Gloucester's NAIDOC family fun day 2019

Aunty Sue Syron and Juanita McCarthy enjoy the celebrations during the fun family day out for NAIDOC at Gloucester's Billabong Park. Photo Hannah Earley
Aunty Sue Syron and Juanita McCarthy enjoy the celebrations during the fun family day out for NAIDOC at Gloucester's Billabong Park. Photo Hannah Earley
Joslyn Kilby decorates a doll at the Barrington Street Preschool stall. Photo Donna Summerville.

Joslyn Kilby decorates a doll at the Barrington Street Preschool stall. Photo Donna Summerville.

Gloucester Police Senior Constable, Scott Chester takes a moment to get his face painted at Gloucester Preschool's stall. Photo Hannah Earley

Gloucester Police Senior Constable, Scott Chester takes a moment to get his face painted at Gloucester Preschool's stall. Photo Hannah Earley

Gloucester's Billabong Park came alive with colour and craft as families gathered to celebrate NAIDOC Day.

Organised by the Gloucester Worimi First Peoples Aboriginal Corporation, the event took place on Sunday, July 14, marking the end of the nationally recognised week which celebrates the history, culture and achievements of Aboriginal and Torres Strait Islander peoples.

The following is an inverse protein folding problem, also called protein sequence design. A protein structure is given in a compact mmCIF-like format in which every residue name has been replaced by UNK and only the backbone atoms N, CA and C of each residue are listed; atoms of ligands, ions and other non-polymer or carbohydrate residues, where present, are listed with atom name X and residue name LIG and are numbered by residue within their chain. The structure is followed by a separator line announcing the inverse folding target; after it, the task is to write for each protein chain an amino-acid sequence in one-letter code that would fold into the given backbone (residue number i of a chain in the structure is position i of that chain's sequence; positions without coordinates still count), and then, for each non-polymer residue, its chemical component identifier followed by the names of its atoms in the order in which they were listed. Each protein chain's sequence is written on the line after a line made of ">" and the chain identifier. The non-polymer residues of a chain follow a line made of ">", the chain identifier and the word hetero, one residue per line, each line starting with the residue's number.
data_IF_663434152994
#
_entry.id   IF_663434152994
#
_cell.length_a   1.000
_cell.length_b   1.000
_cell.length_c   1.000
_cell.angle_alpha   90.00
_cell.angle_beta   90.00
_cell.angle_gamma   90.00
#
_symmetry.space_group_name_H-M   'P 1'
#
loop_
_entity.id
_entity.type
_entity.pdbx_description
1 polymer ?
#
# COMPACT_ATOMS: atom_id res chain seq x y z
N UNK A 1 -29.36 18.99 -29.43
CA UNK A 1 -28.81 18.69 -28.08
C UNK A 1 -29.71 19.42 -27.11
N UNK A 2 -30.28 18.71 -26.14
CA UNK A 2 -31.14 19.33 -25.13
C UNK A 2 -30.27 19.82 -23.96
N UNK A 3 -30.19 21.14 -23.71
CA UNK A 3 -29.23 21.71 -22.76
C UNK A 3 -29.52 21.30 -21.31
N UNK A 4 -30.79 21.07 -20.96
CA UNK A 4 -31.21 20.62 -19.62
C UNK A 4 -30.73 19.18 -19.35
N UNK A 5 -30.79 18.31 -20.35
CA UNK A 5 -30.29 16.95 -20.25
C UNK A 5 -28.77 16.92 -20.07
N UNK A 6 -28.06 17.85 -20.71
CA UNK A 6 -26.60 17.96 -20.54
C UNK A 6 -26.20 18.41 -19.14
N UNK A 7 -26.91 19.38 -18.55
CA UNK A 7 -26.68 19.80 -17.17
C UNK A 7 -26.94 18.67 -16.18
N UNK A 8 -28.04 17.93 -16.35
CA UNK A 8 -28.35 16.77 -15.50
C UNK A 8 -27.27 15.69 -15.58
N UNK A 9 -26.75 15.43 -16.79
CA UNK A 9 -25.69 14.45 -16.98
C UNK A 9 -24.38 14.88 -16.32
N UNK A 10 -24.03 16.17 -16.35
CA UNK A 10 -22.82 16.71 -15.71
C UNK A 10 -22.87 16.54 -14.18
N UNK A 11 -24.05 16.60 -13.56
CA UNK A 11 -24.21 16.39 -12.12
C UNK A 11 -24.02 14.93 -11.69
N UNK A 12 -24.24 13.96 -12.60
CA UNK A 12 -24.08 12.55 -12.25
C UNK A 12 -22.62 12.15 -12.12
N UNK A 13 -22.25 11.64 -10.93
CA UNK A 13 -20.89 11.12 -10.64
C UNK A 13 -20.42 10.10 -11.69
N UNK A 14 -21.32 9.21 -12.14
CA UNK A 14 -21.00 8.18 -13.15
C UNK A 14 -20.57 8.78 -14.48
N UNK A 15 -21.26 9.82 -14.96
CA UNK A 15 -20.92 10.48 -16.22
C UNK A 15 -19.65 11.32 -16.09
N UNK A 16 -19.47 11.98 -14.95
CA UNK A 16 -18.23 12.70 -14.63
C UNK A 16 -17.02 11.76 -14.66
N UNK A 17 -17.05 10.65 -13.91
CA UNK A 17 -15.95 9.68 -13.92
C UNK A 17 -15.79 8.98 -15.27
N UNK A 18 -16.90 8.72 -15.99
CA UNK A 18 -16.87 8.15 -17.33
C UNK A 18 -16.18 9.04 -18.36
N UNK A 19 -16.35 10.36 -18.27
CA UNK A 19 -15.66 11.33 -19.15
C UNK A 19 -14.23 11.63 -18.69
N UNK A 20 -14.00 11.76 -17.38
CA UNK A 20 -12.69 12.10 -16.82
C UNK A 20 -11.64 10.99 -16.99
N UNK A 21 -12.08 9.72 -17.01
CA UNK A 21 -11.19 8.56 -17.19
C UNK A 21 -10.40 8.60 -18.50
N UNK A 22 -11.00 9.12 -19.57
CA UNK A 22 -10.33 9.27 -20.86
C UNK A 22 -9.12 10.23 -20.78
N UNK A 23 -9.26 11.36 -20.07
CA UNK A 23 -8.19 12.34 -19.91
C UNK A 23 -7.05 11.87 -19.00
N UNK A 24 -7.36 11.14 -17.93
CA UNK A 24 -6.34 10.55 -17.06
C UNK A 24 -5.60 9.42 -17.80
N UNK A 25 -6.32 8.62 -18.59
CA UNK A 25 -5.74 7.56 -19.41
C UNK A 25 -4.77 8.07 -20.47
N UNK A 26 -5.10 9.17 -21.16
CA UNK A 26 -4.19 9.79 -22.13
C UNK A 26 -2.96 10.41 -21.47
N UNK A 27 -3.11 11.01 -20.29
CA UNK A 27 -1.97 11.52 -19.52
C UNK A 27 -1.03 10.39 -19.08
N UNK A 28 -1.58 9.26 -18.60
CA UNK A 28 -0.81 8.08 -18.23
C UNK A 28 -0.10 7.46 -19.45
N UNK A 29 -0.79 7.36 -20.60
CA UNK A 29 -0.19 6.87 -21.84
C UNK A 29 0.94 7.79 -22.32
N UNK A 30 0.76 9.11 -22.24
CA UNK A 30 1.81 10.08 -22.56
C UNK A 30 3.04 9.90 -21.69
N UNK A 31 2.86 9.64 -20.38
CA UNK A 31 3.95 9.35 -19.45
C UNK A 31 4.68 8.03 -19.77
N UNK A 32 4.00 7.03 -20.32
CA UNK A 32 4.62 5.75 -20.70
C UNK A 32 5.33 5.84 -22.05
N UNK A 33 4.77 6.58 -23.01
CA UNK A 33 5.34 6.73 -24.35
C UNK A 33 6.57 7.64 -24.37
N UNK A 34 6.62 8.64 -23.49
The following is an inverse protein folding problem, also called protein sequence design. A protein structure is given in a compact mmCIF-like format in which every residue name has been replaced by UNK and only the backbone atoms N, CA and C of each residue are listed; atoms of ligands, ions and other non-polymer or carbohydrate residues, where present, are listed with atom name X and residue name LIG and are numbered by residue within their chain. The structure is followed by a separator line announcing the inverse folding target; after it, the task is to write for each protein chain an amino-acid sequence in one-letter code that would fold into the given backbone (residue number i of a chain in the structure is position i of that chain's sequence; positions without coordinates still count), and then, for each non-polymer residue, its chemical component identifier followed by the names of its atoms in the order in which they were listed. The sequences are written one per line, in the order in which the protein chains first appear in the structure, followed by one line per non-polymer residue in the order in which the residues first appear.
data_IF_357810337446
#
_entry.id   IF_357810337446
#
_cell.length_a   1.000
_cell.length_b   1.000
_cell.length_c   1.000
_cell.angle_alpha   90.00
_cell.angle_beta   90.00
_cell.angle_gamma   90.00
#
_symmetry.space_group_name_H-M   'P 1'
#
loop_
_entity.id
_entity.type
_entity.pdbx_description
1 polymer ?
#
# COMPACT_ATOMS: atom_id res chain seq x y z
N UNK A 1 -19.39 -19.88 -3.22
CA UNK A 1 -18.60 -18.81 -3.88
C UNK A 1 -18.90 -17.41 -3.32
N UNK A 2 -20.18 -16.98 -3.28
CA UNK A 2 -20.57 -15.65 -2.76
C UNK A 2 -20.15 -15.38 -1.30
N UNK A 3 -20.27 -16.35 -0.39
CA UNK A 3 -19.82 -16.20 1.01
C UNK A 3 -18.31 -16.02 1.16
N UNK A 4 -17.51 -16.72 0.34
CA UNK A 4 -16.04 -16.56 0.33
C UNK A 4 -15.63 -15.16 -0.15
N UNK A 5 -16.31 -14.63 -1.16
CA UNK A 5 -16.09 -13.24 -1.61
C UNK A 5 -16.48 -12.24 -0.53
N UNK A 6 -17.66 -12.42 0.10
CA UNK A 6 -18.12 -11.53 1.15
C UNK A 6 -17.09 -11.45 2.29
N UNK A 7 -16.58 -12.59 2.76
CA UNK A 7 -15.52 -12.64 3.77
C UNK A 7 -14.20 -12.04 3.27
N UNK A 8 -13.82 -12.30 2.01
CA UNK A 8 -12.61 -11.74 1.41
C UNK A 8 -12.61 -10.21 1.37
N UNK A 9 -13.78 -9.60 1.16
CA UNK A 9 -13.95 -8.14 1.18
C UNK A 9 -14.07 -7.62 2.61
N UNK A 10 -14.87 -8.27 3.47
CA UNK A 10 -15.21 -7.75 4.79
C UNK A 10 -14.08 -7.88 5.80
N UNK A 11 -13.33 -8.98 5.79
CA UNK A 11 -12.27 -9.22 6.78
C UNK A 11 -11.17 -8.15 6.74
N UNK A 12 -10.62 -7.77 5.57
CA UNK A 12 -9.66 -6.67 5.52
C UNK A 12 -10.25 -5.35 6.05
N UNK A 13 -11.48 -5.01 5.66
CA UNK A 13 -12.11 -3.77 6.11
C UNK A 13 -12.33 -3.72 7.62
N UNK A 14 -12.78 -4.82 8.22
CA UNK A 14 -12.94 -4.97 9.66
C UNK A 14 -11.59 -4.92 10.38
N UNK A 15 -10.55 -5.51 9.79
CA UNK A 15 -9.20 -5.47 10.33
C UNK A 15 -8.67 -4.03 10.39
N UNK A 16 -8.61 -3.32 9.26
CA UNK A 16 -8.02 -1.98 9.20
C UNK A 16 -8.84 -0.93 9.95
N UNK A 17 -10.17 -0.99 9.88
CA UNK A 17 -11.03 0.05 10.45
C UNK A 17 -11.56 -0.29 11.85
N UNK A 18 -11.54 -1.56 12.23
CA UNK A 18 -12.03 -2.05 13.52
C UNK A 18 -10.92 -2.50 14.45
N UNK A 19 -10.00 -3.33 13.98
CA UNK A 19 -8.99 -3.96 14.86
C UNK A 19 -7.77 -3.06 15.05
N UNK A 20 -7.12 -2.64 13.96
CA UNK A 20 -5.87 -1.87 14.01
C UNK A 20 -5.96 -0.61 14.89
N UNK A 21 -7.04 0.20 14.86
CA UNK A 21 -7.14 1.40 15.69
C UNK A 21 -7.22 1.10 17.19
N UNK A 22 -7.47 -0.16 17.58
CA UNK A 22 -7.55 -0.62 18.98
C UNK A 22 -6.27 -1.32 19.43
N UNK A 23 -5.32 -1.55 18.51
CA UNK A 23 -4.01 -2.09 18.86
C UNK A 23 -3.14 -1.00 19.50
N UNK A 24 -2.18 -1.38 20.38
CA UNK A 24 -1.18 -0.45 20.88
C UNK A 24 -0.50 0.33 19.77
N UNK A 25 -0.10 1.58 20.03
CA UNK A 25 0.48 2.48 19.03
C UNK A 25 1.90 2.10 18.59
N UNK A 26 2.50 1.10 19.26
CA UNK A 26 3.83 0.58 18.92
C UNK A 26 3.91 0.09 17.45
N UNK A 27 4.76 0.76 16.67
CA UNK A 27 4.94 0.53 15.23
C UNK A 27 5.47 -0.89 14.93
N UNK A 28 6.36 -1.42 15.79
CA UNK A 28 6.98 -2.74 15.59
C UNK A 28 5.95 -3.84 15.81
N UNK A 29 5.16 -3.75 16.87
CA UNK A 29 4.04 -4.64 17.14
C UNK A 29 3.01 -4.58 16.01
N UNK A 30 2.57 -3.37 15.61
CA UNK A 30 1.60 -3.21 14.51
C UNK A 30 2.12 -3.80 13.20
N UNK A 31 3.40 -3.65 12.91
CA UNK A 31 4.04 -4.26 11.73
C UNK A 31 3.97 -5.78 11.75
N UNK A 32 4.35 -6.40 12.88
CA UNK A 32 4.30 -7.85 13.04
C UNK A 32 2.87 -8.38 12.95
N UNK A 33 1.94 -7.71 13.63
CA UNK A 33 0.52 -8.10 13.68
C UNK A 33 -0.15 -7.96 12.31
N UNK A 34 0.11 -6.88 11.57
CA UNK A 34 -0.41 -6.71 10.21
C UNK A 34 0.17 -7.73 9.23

According to organiser, Amber Galvin around 200 people came out for the family fun day held between 10am and 2pm, where they enjoyed a range of activities from crafts to a jumping castle.

There were also a few traditional activities on offer like weaving and the chance to try a bit of bush tucker.

Both preschools, Barrington Street and Gloucester had volunteers on hand to run their stalls, with Gloucester offering the very popular face painting option, while Barrington had a range of crafts including rock and bark painting, and doll face painting.

According to Barrington Street's Donna Summerville, the doll painting was a hit.

"The children incorporated Aboriginal art forms into their designs," Donna said. "It was a wonderful day engaging with the community and celebrating NAIDOC Day in our community."

Rounding out the activities were a couple of didgeridoo players keeping the crowds entertained, and Gloucester Indigenous artist, Boe Clarke auctioning off a painting to raise funds for Aboriginal youth suicide prevention.